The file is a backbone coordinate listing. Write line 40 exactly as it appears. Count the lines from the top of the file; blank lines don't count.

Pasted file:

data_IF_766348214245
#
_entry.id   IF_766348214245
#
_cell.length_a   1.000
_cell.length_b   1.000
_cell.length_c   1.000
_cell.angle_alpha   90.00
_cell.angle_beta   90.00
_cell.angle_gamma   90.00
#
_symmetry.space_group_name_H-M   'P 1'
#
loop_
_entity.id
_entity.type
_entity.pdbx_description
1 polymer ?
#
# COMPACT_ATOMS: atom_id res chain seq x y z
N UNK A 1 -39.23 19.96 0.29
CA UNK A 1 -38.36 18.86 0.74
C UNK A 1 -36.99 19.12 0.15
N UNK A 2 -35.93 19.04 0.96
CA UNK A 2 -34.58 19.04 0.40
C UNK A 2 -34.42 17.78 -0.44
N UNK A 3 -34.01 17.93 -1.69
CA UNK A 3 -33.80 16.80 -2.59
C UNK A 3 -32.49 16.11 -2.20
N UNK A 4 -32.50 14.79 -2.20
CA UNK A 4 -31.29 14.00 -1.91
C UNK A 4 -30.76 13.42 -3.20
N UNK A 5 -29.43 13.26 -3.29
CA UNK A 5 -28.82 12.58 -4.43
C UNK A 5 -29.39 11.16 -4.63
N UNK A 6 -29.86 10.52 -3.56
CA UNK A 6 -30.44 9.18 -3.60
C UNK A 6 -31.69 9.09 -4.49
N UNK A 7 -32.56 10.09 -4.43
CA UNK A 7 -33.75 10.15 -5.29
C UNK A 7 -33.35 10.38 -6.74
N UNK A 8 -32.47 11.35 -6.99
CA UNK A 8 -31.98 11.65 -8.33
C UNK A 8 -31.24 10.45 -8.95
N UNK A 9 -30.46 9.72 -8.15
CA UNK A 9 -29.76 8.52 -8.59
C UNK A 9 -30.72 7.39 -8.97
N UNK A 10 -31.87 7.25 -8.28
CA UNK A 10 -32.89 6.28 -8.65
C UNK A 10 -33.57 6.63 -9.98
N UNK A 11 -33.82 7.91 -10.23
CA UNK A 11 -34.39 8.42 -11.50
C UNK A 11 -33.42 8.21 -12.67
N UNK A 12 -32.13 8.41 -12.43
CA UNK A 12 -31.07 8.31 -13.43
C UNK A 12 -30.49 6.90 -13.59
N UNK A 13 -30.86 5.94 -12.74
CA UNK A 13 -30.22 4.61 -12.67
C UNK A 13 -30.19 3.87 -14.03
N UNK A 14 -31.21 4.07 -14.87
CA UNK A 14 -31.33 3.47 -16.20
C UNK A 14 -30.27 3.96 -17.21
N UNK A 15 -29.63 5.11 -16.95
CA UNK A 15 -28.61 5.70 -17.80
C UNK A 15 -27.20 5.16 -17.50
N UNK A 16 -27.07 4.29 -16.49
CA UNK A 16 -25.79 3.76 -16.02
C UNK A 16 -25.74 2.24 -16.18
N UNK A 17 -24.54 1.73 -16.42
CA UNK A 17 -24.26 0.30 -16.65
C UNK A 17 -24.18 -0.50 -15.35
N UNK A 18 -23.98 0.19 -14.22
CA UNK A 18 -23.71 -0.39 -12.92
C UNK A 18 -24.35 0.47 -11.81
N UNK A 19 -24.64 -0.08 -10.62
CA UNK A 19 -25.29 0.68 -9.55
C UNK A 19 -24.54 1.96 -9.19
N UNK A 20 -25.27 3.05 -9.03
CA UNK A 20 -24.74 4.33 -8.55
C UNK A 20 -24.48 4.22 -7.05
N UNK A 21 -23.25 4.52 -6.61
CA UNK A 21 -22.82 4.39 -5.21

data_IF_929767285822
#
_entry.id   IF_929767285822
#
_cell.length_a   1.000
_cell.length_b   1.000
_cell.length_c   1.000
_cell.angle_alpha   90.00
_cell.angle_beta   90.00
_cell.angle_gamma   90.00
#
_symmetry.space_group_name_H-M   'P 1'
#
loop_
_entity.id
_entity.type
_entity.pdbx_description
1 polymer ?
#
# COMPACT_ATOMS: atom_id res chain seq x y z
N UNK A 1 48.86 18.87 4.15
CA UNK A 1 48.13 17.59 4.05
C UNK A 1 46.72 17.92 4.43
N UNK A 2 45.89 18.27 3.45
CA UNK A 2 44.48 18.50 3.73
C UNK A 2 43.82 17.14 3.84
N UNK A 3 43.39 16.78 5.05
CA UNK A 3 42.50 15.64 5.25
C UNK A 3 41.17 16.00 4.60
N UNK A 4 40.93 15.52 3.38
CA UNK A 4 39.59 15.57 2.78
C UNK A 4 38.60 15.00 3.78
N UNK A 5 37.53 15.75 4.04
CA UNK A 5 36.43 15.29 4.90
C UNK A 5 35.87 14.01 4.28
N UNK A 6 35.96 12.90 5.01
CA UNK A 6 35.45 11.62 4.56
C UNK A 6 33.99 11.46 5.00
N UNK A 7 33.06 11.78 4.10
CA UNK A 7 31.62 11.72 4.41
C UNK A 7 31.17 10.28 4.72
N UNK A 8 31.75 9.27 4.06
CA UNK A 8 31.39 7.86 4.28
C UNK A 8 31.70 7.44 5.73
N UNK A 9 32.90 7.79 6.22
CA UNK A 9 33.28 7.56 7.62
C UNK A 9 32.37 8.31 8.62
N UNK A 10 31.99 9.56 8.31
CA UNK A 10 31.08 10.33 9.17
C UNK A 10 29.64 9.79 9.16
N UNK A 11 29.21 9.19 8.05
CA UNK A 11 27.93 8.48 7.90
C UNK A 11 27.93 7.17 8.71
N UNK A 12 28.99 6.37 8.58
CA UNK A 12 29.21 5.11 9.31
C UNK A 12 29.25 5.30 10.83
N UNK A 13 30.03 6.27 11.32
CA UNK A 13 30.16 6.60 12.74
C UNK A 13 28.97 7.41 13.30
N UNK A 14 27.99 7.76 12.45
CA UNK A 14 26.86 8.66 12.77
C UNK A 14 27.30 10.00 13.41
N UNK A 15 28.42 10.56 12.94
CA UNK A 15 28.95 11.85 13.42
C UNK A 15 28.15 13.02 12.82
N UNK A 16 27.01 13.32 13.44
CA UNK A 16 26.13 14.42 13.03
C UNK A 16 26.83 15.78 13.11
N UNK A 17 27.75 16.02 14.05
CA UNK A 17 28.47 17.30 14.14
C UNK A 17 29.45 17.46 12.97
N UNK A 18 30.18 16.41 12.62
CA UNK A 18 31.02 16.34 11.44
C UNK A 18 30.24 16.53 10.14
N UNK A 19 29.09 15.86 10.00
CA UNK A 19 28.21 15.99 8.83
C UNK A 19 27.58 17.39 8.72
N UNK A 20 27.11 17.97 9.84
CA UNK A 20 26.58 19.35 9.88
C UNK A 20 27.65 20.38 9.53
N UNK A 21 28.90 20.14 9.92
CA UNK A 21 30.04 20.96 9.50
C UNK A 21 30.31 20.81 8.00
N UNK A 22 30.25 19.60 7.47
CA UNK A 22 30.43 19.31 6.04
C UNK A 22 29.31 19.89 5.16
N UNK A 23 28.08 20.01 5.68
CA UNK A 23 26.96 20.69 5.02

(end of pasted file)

CA UNK A 7 -33.75 10.15 -5.29